Jesus knows human nature so well — he knows how easy it is for us to see the weaknesses and faults of other people — but how hard it is to see those same things in ourselves.  Each of us has a plank in our eyes which blinds us to our faults – while they are perfectly clear to anyone who has ever lived in the same house with us – or worked in the same office. . .

Once there was a young monk who committed a serious fault.  Immediately, the older members of the community assembled to pass judgement on him.  However, they would not proceed until their abbot joined them. So they sent the message that they were waiting on him.

The abbot stopped work at his desk and took up an old basket which had many holes in it – filled it with sand, and left his office to meet up with the assembled monks — all the while leaving a trail of sand in his wake – which was leaking out of the holes in the basket.

The elders of the monastery came to meet him and asked him what the reason for the trail of sand was all about – after all, someone was going to have to sweep it up!

The abbot calmly and quietly said:  “my sins are running out behind me. Everywhere I go I leave a trail of faults after me –

only most of the time I don’t see them myself.  And yet today, you want me to sit in judgement on my brother. . .”

On hearing the story, the older monks felt ashamed of themselves.  They quickly pardoned their brother and life went on in the monastery.

Without realizing it, we can become professional fault-finders and critics.  But fault-finders and critics are not the ones who change the world. . .

Jesus tells us to take the beam out of our eye first – and then we can think about removing the splinter from our neighbor’s eye.  We must put our own house in order before daring to try to put someone else’s house in order.

If we neglect this — then we are judging others not to bring about good in their lives, but only to feed something within our own lives – like jealousy or pride.  There are few things that give as much satisfaction to the ego as pointing out the mistakes and faults of others!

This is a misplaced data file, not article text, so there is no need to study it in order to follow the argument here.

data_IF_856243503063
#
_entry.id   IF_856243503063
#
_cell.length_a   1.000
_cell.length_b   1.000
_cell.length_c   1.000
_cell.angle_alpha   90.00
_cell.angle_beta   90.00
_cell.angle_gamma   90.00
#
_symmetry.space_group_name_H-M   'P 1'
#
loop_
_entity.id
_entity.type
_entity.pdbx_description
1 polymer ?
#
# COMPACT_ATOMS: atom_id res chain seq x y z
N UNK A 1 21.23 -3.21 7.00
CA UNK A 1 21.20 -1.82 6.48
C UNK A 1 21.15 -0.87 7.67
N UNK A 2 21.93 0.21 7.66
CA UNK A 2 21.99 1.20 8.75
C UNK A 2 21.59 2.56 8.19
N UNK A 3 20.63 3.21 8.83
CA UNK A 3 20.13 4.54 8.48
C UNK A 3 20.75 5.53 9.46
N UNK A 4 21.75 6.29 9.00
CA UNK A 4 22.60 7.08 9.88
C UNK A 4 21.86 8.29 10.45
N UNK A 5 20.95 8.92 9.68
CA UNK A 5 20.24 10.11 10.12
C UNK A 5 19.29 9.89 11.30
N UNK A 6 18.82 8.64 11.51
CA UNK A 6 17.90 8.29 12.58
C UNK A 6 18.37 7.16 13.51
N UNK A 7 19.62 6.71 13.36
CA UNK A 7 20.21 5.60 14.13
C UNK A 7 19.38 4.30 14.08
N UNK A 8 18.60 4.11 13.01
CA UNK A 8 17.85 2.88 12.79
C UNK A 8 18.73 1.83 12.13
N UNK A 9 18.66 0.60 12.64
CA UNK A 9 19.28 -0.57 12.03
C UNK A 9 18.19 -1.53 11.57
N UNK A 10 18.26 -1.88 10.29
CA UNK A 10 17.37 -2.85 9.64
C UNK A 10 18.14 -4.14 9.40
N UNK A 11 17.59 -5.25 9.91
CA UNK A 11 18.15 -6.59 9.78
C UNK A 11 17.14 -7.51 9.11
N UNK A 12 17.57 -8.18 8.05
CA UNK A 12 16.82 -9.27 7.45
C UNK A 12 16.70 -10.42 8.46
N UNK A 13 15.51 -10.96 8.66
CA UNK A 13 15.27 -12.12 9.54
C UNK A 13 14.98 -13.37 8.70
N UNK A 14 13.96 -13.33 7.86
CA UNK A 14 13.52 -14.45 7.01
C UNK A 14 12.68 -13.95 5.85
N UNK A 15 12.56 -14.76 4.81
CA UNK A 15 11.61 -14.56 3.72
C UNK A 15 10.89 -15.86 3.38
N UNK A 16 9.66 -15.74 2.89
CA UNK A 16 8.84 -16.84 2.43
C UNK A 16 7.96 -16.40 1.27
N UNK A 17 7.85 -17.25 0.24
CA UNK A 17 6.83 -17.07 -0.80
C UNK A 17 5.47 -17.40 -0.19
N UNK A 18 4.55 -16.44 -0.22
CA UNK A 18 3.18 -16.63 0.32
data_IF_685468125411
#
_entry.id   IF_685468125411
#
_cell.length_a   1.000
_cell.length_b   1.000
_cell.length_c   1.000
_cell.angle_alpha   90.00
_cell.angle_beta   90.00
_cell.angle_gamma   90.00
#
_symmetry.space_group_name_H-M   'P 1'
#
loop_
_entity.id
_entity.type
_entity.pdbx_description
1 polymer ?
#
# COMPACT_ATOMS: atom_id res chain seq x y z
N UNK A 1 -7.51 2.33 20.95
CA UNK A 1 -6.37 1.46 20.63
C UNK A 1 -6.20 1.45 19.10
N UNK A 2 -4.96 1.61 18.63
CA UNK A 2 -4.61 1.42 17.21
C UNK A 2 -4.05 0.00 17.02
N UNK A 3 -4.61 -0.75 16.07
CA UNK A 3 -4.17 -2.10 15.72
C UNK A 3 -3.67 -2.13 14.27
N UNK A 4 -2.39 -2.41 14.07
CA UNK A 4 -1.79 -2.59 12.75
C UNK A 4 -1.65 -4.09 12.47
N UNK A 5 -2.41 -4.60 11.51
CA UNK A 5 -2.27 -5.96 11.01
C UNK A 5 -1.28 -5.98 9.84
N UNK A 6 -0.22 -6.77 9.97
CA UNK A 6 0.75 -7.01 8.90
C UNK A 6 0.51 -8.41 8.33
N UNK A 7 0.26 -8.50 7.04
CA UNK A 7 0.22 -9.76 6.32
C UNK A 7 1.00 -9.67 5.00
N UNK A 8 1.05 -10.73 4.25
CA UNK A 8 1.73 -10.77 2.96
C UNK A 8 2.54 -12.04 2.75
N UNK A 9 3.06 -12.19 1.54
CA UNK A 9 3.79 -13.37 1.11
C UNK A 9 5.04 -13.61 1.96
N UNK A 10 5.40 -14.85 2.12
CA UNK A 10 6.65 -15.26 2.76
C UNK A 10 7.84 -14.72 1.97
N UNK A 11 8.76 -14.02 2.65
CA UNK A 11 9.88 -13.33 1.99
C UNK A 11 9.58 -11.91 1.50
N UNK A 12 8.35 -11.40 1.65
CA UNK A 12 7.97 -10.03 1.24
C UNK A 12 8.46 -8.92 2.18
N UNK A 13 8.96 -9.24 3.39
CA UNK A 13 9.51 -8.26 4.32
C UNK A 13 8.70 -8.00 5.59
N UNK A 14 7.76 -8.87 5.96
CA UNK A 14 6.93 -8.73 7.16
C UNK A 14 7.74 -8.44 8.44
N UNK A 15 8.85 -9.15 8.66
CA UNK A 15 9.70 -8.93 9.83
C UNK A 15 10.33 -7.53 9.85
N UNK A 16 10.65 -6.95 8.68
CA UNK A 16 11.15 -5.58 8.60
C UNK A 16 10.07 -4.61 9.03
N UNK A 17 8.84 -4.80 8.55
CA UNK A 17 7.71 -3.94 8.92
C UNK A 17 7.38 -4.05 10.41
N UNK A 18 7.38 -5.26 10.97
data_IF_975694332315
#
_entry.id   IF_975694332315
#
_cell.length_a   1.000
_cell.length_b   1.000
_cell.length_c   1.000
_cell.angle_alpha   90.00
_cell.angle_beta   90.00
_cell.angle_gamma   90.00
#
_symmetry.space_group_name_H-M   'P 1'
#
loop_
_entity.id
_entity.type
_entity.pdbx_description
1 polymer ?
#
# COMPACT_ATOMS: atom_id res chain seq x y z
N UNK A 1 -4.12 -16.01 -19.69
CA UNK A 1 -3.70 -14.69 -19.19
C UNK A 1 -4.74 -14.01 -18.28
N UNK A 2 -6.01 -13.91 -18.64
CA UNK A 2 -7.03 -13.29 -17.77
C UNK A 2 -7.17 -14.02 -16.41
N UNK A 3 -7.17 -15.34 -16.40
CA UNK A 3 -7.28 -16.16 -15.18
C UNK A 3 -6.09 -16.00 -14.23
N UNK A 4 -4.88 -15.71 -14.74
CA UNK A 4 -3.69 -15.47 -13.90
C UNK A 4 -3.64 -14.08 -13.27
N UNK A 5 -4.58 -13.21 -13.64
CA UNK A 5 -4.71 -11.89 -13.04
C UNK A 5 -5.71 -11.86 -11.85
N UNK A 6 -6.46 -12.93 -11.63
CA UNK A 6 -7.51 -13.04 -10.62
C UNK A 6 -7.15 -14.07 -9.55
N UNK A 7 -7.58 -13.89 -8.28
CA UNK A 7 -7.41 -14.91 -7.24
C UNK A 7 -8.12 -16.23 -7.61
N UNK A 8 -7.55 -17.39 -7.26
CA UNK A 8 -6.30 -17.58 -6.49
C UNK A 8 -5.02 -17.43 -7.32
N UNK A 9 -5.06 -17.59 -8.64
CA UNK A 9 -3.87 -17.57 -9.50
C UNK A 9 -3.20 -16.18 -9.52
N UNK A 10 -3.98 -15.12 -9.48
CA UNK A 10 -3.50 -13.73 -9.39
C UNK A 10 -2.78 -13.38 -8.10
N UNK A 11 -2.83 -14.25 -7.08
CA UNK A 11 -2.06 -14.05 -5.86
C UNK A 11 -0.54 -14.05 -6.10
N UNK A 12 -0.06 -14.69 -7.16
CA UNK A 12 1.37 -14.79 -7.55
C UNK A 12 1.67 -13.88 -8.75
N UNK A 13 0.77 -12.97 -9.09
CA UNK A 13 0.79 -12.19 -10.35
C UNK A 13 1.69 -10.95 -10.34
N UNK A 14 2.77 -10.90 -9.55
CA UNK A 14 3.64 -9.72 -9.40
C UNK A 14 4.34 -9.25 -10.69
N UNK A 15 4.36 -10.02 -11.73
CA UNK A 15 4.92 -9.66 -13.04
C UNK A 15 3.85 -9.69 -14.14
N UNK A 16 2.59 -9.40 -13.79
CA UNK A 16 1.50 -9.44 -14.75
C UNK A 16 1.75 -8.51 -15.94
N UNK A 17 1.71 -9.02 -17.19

But oh how anxious we are to correct others!  If only we could tell someone else their faults – life would be so much better for all of us!  When we think like this, we are thinking only of ourselves. But how we hate and dread being corrected ourselves!  We find it unbearable – especially if it is done by certain people in our lives.

An old sailor who had a pack-a-day smoking habit, took his pet parrot to the vet when it developed a persistent cough.   He was worried that the second-hand smoke had damaged the parrot’s health. He had the vet examine the bird and after a thorough check-up, the vet determined there was nothing wrong with the parrot —- it had merely been imitating the constant cough of its smoking master.

Pseudo-religion, which Jesus calls hypocrisy – is forever trying to make other people better.  True religion –which Jesus consistently calls us to — tries to make only oneself better. And perhaps in making oneself better – making those around them better.

Be merciful, just as your heavenly Father is merciful.  Stop judging and you will not be judged. Stop condemning and you will not be condemned.  Forgive and you will be forgiven.

What wonderful thoughts to carry with us into Lent!